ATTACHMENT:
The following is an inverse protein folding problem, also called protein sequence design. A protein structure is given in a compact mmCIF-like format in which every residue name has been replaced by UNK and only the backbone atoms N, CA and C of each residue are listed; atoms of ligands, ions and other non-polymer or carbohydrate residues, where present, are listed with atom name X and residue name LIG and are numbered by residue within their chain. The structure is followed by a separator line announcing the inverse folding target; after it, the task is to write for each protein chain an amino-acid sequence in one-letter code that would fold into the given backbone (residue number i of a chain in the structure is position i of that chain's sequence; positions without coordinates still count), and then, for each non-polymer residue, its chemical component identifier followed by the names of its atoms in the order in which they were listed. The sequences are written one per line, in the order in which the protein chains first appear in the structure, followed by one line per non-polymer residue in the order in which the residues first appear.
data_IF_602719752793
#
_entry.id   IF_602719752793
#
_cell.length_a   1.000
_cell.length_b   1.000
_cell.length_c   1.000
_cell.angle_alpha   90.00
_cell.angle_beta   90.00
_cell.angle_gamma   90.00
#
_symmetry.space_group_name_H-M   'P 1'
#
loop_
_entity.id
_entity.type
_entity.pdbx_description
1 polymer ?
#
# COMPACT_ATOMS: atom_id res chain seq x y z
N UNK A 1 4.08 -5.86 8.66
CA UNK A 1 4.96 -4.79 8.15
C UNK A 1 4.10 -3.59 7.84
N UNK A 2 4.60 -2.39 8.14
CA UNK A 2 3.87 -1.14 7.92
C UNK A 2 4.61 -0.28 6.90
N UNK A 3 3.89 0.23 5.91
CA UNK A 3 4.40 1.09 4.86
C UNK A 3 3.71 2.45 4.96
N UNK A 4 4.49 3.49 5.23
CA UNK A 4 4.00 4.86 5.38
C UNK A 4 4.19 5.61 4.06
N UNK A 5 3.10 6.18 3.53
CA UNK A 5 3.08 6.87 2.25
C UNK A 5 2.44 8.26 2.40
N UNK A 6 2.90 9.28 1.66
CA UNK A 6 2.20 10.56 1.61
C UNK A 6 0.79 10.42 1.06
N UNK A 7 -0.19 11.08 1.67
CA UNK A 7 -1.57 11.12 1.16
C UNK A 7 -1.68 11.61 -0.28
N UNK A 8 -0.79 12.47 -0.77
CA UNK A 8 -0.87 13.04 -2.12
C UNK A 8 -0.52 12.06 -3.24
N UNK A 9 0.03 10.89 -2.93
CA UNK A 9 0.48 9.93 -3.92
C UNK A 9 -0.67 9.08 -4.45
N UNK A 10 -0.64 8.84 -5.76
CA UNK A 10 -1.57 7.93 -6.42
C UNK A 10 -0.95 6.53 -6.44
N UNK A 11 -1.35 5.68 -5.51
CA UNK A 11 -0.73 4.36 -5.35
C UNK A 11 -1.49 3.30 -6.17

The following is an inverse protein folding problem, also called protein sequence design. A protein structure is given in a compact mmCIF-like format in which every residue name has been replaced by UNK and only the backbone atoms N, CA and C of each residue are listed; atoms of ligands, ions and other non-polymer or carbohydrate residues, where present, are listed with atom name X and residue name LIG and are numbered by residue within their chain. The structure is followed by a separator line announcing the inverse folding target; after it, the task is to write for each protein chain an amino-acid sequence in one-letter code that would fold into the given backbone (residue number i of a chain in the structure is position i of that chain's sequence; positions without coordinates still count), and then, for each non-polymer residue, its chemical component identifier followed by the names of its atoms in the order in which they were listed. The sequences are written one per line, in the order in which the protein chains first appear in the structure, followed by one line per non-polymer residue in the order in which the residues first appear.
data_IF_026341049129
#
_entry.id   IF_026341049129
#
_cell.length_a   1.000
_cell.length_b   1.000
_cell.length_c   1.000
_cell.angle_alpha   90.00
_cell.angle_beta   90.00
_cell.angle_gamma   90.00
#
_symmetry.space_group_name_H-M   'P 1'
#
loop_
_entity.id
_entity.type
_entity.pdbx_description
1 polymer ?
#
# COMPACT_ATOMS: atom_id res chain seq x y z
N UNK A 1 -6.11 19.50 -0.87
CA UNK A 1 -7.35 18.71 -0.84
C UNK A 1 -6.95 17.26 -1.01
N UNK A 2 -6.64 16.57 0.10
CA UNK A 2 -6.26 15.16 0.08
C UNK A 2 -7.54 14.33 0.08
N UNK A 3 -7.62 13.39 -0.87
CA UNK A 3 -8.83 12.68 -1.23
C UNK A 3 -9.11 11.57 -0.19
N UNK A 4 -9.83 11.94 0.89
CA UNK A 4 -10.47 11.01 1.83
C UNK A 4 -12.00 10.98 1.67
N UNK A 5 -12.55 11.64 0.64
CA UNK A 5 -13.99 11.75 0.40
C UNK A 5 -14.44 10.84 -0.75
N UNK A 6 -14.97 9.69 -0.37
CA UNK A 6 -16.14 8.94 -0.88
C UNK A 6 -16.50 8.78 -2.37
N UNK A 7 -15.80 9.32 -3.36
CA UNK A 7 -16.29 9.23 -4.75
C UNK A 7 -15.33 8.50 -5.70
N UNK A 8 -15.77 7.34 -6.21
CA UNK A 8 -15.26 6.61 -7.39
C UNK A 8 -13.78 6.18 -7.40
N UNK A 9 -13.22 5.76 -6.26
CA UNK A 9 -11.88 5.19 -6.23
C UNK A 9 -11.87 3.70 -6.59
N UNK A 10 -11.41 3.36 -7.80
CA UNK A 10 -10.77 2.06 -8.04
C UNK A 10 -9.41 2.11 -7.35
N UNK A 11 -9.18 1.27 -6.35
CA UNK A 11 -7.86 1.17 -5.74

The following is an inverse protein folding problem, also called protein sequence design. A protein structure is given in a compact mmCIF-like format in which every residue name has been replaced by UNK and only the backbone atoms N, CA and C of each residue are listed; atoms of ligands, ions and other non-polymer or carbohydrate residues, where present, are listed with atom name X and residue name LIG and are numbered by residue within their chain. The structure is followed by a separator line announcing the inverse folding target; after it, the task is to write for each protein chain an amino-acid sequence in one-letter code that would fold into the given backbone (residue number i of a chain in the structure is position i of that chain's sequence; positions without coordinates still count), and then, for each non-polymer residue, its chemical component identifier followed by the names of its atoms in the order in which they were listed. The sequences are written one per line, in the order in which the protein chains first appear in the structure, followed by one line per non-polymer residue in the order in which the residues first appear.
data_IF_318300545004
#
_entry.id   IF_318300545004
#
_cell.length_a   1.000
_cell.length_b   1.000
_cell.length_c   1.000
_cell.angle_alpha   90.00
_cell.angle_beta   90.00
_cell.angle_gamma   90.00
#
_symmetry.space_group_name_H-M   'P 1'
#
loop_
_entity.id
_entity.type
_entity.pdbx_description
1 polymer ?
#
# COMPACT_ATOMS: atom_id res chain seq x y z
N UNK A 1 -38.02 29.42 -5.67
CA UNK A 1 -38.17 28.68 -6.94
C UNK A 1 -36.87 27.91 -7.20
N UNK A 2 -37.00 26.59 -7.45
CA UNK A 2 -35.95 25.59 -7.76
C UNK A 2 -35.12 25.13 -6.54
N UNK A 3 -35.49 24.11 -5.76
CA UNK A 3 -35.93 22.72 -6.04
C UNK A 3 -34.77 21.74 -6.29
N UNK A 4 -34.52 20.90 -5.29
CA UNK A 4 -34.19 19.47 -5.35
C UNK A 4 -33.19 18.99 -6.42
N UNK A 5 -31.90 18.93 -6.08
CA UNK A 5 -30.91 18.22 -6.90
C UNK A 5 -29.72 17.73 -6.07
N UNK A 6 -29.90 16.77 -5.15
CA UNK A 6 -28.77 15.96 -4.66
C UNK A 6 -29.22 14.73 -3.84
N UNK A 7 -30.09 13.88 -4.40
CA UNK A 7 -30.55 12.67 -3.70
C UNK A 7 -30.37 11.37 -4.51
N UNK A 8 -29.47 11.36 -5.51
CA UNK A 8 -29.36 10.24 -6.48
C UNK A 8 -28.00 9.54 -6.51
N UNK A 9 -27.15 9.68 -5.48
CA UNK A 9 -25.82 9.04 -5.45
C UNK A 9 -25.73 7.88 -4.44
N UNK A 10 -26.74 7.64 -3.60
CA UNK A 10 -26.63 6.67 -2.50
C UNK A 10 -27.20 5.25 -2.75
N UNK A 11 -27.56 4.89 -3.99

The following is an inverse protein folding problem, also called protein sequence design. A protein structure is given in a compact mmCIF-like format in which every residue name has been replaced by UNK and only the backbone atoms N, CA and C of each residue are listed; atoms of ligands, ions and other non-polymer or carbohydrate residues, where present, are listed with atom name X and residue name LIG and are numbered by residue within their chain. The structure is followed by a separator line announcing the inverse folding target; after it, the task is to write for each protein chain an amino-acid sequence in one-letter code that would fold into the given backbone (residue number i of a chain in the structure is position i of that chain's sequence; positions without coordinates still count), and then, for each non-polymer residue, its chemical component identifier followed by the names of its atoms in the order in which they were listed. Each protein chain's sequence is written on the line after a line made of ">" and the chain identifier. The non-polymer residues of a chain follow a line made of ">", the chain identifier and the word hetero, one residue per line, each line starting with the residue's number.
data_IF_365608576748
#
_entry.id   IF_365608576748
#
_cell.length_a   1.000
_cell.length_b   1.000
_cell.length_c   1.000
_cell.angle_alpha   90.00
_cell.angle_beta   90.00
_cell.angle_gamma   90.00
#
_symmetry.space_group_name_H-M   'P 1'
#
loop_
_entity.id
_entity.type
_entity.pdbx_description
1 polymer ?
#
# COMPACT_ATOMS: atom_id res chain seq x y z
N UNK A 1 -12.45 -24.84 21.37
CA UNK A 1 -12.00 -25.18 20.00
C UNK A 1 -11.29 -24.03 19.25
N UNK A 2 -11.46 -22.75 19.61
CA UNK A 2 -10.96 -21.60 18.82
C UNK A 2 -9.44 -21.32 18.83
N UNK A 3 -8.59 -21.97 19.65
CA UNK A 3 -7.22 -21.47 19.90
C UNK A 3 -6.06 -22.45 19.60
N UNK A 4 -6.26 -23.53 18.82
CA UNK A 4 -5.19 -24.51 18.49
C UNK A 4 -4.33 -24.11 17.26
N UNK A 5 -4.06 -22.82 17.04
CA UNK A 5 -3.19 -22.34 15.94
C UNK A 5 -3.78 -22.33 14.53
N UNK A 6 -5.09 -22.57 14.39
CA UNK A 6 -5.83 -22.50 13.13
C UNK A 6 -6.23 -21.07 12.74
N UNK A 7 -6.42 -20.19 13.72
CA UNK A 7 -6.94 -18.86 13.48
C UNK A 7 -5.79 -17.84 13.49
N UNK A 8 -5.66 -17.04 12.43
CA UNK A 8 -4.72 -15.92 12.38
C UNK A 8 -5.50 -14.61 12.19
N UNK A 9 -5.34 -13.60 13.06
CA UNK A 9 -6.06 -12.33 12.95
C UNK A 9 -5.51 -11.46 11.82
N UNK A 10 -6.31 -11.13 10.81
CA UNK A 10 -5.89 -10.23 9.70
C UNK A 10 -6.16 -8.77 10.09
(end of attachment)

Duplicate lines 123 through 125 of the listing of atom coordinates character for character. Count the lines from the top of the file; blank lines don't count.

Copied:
_entity.id
_entity.type
_entity.pdbx_description